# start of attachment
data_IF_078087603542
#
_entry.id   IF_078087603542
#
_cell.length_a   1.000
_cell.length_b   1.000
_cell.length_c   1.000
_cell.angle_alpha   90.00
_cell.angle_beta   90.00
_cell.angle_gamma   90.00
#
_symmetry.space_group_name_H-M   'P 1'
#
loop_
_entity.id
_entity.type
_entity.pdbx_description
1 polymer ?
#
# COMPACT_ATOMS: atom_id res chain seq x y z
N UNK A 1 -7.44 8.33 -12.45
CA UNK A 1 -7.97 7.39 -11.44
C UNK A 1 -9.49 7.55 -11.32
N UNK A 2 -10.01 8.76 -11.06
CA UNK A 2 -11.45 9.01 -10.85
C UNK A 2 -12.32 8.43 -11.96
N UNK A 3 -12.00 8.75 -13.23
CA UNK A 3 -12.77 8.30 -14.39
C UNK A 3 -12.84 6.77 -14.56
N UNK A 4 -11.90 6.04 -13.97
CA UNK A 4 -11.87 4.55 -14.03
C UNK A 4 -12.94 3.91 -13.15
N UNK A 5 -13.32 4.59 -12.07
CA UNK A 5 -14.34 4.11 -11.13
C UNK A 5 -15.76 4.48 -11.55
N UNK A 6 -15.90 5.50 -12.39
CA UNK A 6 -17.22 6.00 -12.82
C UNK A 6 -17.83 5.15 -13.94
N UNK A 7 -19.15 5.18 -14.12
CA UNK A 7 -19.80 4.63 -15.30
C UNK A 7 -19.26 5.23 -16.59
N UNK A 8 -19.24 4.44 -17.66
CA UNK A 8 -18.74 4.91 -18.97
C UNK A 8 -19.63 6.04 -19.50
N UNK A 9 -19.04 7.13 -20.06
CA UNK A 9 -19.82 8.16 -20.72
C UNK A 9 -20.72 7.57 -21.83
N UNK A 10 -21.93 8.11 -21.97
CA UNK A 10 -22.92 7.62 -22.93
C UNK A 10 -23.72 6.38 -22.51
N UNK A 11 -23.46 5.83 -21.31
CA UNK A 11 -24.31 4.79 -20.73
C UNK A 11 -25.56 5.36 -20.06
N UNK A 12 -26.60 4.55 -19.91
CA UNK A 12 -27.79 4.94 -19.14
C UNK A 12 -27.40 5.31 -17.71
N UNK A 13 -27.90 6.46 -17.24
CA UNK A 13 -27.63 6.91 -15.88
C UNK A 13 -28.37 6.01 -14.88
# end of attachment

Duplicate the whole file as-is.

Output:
data_IF_078087603542
#
_entry.id   IF_078087603542
#
_cell.length_a   1.000
_cell.length_b   1.000
_cell.length_c   1.000
_cell.angle_alpha   90.00
_cell.angle_beta   90.00
_cell.angle_gamma   90.00
#
_symmetry.space_group_name_H-M   'P 1'
#
loop_
_entity.id
_entity.type
_entity.pdbx_description
1 polymer ?
#
# COMPACT_ATOMS: atom_id res chain seq x y z
N UNK A 1 -7.44 8.33 -12.45
CA UNK A 1 -7.97 7.39 -11.44
C UNK A 1 -9.49 7.55 -11.32
N UNK A 2 -10.01 8.76 -11.06
CA UNK A 2 -11.45 9.01 -10.85
C UNK A 2 -12.32 8.43 -11.96
N UNK A 3 -12.00 8.75 -13.23
CA UNK A 3 -12.77 8.30 -14.39
C UNK A 3 -12.84 6.77 -14.56
N UNK A 4 -11.90 6.04 -13.97
CA UNK A 4 -11.87 4.55 -14.03
C UNK A 4 -12.94 3.91 -13.15
N UNK A 5 -13.32 4.59 -12.07
CA UNK A 5 -14.34 4.11 -11.13
C UNK A 5 -15.76 4.48 -11.55
N UNK A 6 -15.90 5.50 -12.39
CA UNK A 6 -17.22 6.00 -12.82
C UNK A 6 -17.83 5.15 -13.94
N UNK A 7 -19.15 5.18 -14.12
CA UNK A 7 -19.80 4.63 -15.30
C UNK A 7 -19.26 5.23 -16.59
N UNK A 8 -19.24 4.44 -17.66
CA UNK A 8 -18.74 4.91 -18.97
C UNK A 8 -19.63 6.04 -19.50
N UNK A 9 -19.04 7.13 -20.06
CA UNK A 9 -19.82 8.16 -20.72
C UNK A 9 -20.72 7.57 -21.83
N UNK A 10 -21.93 8.11 -21.97
CA UNK A 10 -22.92 7.62 -22.93
C UNK A 10 -23.72 6.38 -22.51
N UNK A 11 -23.46 5.83 -21.31
CA UNK A 11 -24.31 4.79 -20.73
C UNK A 11 -25.56 5.36 -20.06
N UNK A 12 -26.60 4.55 -19.91
CA UNK A 12 -27.79 4.94 -19.14
C UNK A 12 -27.40 5.31 -17.71
N UNK A 13 -27.90 6.46 -17.24
CA UNK A 13 -27.63 6.91 -15.88
C UNK A 13 -28.37 6.01 -14.88